In this PhD thesis we develop tools for exploring liquidity risk within banks or within the banking network by using the data stored by financial market infrastructures. More specifically we study large value payment systems as they form the core of the whole financial infrastructure and make policy recommendations from a financial stability perspective. We develop an algorithm for the identification of money market trades that are present in the European large value payment system TARGET2. Further, we use the payment network to generate an LCR-like statistic on a daily basis and simulate liquidity failure of each of the systemically important banks. The aim of the chapter is to uncover paths of contagion which give a sense of potential systemic risk present in the network. Liquidity stress constitutes an ongoing threat to financial stability in the banking sector. For this reason, central banks carefully monitor the payment activities of banks in financial market infrastructures and try to detect early warning signs of liquidity stress. We investigate whether this monitoring task can be performed by supervised machine learning and find that it is a promising new tool.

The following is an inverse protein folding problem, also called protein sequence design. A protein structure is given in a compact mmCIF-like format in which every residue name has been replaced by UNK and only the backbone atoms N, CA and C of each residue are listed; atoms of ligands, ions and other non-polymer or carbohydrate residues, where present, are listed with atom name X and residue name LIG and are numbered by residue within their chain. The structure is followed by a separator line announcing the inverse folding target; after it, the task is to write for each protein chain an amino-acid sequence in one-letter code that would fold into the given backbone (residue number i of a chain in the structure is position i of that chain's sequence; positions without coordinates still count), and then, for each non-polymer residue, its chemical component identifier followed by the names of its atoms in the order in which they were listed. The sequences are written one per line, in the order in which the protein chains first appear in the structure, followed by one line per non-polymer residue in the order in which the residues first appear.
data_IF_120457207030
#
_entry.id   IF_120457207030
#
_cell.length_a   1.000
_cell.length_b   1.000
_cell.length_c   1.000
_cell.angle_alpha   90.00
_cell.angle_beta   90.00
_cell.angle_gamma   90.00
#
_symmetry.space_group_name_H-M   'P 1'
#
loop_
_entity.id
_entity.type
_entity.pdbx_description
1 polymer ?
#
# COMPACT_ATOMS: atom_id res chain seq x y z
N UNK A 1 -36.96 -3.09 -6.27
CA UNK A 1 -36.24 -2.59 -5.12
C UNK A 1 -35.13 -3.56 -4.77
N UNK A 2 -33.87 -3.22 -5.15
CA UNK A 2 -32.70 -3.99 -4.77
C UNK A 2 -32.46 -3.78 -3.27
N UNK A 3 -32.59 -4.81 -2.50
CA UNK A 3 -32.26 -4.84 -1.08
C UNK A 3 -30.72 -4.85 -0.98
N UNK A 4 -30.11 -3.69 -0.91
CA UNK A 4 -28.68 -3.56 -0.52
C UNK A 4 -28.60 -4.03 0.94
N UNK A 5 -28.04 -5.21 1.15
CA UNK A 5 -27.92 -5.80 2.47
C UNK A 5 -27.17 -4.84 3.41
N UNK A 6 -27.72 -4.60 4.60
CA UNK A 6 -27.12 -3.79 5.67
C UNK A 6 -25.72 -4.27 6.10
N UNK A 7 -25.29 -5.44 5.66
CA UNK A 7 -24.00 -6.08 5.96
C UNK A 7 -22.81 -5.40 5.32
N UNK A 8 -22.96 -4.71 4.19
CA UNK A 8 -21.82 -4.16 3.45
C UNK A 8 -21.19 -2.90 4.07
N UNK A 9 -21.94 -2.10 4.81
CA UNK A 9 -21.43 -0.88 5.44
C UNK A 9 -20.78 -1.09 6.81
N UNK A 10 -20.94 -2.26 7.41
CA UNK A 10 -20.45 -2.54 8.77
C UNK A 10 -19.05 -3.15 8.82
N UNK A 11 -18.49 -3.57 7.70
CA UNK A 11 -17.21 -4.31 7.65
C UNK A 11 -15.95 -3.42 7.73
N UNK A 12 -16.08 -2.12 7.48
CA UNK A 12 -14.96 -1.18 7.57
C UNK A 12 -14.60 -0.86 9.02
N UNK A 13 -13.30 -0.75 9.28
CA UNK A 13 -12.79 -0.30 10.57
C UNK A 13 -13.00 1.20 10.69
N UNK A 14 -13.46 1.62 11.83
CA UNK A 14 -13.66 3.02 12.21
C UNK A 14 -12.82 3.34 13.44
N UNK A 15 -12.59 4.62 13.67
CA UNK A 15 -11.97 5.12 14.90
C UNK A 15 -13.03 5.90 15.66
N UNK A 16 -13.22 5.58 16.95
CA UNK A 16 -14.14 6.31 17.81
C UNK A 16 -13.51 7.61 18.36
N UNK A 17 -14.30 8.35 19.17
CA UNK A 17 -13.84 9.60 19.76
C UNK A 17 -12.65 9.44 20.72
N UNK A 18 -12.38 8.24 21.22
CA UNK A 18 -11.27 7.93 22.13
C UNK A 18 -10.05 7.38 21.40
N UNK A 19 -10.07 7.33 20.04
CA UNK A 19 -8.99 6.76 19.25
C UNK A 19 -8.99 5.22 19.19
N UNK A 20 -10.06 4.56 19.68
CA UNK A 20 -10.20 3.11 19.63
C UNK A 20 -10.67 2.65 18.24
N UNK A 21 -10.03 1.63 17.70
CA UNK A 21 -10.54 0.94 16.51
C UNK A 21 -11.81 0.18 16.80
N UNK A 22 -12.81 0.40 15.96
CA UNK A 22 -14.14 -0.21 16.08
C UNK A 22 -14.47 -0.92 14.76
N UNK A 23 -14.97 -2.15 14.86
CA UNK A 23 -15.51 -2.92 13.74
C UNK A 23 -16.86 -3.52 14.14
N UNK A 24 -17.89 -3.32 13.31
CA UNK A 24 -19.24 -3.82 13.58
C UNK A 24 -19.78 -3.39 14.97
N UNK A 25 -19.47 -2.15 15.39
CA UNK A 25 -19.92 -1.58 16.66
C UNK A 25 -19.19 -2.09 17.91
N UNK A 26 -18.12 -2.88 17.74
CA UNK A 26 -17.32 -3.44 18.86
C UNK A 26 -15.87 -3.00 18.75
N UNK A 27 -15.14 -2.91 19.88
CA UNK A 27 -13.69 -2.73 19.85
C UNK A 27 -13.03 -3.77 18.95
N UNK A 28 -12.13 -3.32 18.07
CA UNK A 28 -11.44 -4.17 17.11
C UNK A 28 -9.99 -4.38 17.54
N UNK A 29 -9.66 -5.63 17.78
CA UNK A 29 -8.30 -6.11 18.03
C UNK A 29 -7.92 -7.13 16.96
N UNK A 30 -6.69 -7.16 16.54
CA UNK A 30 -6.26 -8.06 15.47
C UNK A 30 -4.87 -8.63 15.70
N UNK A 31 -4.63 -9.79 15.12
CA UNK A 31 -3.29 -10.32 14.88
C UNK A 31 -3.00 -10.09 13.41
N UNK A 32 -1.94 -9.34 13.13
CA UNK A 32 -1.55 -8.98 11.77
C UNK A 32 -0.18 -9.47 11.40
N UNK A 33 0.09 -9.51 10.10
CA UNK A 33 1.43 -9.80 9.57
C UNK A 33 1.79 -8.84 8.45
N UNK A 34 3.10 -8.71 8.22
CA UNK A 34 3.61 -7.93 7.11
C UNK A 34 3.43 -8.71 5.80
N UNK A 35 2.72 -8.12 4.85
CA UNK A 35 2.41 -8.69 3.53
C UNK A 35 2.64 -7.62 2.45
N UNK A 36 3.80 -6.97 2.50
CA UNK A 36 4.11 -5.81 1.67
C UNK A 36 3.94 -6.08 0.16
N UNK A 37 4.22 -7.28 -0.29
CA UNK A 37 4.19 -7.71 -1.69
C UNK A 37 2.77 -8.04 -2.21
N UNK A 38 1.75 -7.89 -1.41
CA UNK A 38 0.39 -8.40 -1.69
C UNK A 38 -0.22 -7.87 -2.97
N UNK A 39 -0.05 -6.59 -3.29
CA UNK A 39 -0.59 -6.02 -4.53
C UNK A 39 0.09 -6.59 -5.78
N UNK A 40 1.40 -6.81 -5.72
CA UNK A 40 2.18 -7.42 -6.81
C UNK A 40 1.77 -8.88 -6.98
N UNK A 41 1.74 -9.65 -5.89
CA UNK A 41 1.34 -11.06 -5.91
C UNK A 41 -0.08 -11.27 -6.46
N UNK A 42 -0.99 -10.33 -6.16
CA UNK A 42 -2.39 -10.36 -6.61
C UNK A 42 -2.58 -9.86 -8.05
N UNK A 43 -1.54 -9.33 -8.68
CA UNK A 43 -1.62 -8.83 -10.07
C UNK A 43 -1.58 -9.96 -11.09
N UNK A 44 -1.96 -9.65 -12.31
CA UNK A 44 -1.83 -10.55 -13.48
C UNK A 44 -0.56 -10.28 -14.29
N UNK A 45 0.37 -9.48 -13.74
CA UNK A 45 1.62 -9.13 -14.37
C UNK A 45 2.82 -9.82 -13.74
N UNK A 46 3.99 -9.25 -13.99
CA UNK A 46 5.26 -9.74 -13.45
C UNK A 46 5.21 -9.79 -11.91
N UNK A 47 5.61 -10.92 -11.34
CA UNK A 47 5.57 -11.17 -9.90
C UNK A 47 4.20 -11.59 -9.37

|Qualification||Doctor of Philosophy|
|Award date||16 Sep 2020|
|Place of Publication||Tilburg|
|Print ISBNs||978 90 5668 628 4|
|Publication status||Published - 2020|